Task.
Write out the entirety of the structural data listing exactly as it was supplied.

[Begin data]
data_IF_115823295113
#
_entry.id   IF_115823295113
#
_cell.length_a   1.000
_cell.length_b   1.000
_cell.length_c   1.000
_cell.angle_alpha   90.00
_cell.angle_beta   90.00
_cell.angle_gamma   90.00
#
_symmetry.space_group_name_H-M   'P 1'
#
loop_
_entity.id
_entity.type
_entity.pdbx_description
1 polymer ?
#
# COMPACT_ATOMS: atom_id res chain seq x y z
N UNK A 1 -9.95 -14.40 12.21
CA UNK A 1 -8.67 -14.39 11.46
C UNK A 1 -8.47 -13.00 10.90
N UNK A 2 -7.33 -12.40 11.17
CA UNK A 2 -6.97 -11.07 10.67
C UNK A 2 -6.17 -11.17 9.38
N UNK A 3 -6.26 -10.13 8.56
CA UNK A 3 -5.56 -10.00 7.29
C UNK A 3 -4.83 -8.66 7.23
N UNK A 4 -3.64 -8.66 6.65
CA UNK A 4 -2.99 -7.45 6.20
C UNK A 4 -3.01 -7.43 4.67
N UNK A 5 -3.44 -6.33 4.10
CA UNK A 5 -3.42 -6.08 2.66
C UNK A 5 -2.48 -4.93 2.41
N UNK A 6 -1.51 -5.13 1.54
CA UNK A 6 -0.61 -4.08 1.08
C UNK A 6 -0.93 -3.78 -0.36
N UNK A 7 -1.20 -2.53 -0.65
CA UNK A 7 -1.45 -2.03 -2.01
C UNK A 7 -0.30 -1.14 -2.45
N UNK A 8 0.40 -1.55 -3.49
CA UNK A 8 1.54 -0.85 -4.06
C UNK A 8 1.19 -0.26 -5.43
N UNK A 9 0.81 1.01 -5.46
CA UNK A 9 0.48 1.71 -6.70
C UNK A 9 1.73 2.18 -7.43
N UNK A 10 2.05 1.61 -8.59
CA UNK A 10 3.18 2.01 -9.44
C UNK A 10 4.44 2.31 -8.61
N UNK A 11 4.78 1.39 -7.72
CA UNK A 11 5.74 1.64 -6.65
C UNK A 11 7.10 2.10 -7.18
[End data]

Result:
data_IF_115823295113
#
_entry.id   IF_115823295113
#
_cell.length_a   1.000
_cell.length_b   1.000
_cell.length_c   1.000
_cell.angle_alpha   90.00
_cell.angle_beta   90.00
_cell.angle_gamma   90.00
#
_symmetry.space_group_name_H-M   'P 1'
#
loop_
_entity.id
_entity.type
_entity.pdbx_description
1 polymer ?
#
# COMPACT_ATOMS: atom_id res chain seq x y z
N UNK A 1 -9.95 -14.40 12.21
CA UNK A 1 -8.67 -14.39 11.46
C UNK A 1 -8.47 -13.00 10.90
N UNK A 2 -7.33 -12.40 11.17
CA UNK A 2 -6.97 -11.07 10.67
C UNK A 2 -6.17 -11.17 9.38
N UNK A 3 -6.26 -10.13 8.56
CA UNK A 3 -5.56 -10.00 7.29
C UNK A 3 -4.83 -8.66 7.23
N UNK A 4 -3.64 -8.66 6.65
CA UNK A 4 -2.99 -7.45 6.20
C UNK A 4 -3.01 -7.43 4.67
N UNK A 5 -3.44 -6.33 4.10
CA UNK A 5 -3.42 -6.08 2.66
C UNK A 5 -2.48 -4.93 2.41
N UNK A 6 -1.51 -5.13 1.54
CA UNK A 6 -0.61 -4.08 1.08
C UNK A 6 -0.93 -3.78 -0.36
N UNK A 7 -1.20 -2.53 -0.65
CA UNK A 7 -1.45 -2.03 -2.01
C UNK A 7 -0.30 -1.14 -2.45
N UNK A 8 0.40 -1.55 -3.49
CA UNK A 8 1.54 -0.85 -4.06
C UNK A 8 1.19 -0.26 -5.43
N UNK A 9 0.81 1.01 -5.46
CA UNK A 9 0.48 1.71 -6.70
C UNK A 9 1.73 2.18 -7.43
N UNK A 10 2.05 1.61 -8.59
CA UNK A 10 3.18 2.01 -9.44
C UNK A 10 4.44 2.31 -8.61
N UNK A 11 4.78 1.39 -7.72
CA UNK A 11 5.74 1.64 -6.65
C UNK A 11 7.10 2.10 -7.18